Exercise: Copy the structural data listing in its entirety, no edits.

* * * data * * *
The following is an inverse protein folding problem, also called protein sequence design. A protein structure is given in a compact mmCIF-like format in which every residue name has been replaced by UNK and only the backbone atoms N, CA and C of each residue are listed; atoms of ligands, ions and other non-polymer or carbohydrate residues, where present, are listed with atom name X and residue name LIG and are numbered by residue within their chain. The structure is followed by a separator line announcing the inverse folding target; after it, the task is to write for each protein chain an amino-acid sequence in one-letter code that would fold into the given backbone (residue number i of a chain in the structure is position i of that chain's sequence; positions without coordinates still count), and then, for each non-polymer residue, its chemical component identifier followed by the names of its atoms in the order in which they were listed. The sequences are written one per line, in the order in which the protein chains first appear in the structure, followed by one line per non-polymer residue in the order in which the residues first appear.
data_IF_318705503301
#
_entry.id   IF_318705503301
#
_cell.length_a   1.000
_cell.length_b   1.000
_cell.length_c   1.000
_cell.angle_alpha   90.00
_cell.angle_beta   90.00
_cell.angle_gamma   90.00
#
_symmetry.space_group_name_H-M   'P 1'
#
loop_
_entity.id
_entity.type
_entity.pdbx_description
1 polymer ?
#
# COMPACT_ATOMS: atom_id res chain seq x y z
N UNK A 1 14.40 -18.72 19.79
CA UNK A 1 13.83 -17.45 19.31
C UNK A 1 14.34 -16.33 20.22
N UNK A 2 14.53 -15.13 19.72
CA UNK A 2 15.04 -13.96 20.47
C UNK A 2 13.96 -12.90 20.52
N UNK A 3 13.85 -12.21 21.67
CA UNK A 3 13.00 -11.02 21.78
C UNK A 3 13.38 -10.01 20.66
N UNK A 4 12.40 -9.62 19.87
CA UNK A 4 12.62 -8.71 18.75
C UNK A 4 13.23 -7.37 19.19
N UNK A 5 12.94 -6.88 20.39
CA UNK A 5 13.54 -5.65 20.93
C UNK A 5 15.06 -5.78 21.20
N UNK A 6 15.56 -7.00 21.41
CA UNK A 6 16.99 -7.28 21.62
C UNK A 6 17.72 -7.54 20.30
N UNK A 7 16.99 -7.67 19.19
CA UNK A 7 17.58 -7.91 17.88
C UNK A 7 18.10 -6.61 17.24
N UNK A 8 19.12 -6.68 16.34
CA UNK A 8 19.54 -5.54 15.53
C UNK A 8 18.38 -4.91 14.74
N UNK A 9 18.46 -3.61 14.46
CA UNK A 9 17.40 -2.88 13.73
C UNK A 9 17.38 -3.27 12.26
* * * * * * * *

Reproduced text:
The following is an inverse protein folding problem, also called protein sequence design. A protein structure is given in a compact mmCIF-like format in which every residue name has been replaced by UNK and only the backbone atoms N, CA and C of each residue are listed; atoms of ligands, ions and other non-polymer or carbohydrate residues, where present, are listed with atom name X and residue name LIG and are numbered by residue within their chain. The structure is followed by a separator line announcing the inverse folding target; after it, the task is to write for each protein chain an amino-acid sequence in one-letter code that would fold into the given backbone (residue number i of a chain in the structure is position i of that chain's sequence; positions without coordinates still count), and then, for each non-polymer residue, its chemical component identifier followed by the names of its atoms in the order in which they were listed. The sequences are written one per line, in the order in which the protein chains first appear in the structure, followed by one line per non-polymer residue in the order in which the residues first appear.
data_IF_318705503301
#
_entry.id   IF_318705503301
#
_cell.length_a   1.000
_cell.length_b   1.000
_cell.length_c   1.000
_cell.angle_alpha   90.00
_cell.angle_beta   90.00
_cell.angle_gamma   90.00
#
_symmetry.space_group_name_H-M   'P 1'
#
loop_
_entity.id
_entity.type
_entity.pdbx_description
1 polymer ?
#
# COMPACT_ATOMS: atom_id res chain seq x y z
N UNK A 1 14.40 -18.72 19.79
CA UNK A 1 13.83 -17.45 19.31
C UNK A 1 14.34 -16.33 20.22
N UNK A 2 14.53 -15.13 19.72
CA UNK A 2 15.04 -13.96 20.47
C UNK A 2 13.96 -12.90 20.52
N UNK A 3 13.85 -12.21 21.67
CA UNK A 3 13.00 -11.02 21.78
C UNK A 3 13.38 -10.01 20.66
N UNK A 4 12.40 -9.62 19.87
CA UNK A 4 12.62 -8.71 18.75
C UNK A 4 13.23 -7.37 19.19
N UNK A 5 12.94 -6.88 20.39
CA UNK A 5 13.54 -5.65 20.93
C UNK A 5 15.06 -5.78 21.20
N UNK A 6 15.56 -7.00 21.41
CA UNK A 6 16.99 -7.28 21.62
C UNK A 6 17.72 -7.54 20.30
N UNK A 7 16.99 -7.67 19.19
CA UNK A 7 17.58 -7.91 17.88
C UNK A 7 18.10 -6.61 17.24
N UNK A 8 19.12 -6.68 16.34
CA UNK A 8 19.54 -5.54 15.53
C UNK A 8 18.38 -4.91 14.74
N UNK A 9 18.46 -3.61 14.46
CA UNK A 9 17.40 -2.88 13.73
C UNK A 9 17.38 -3.27 12.26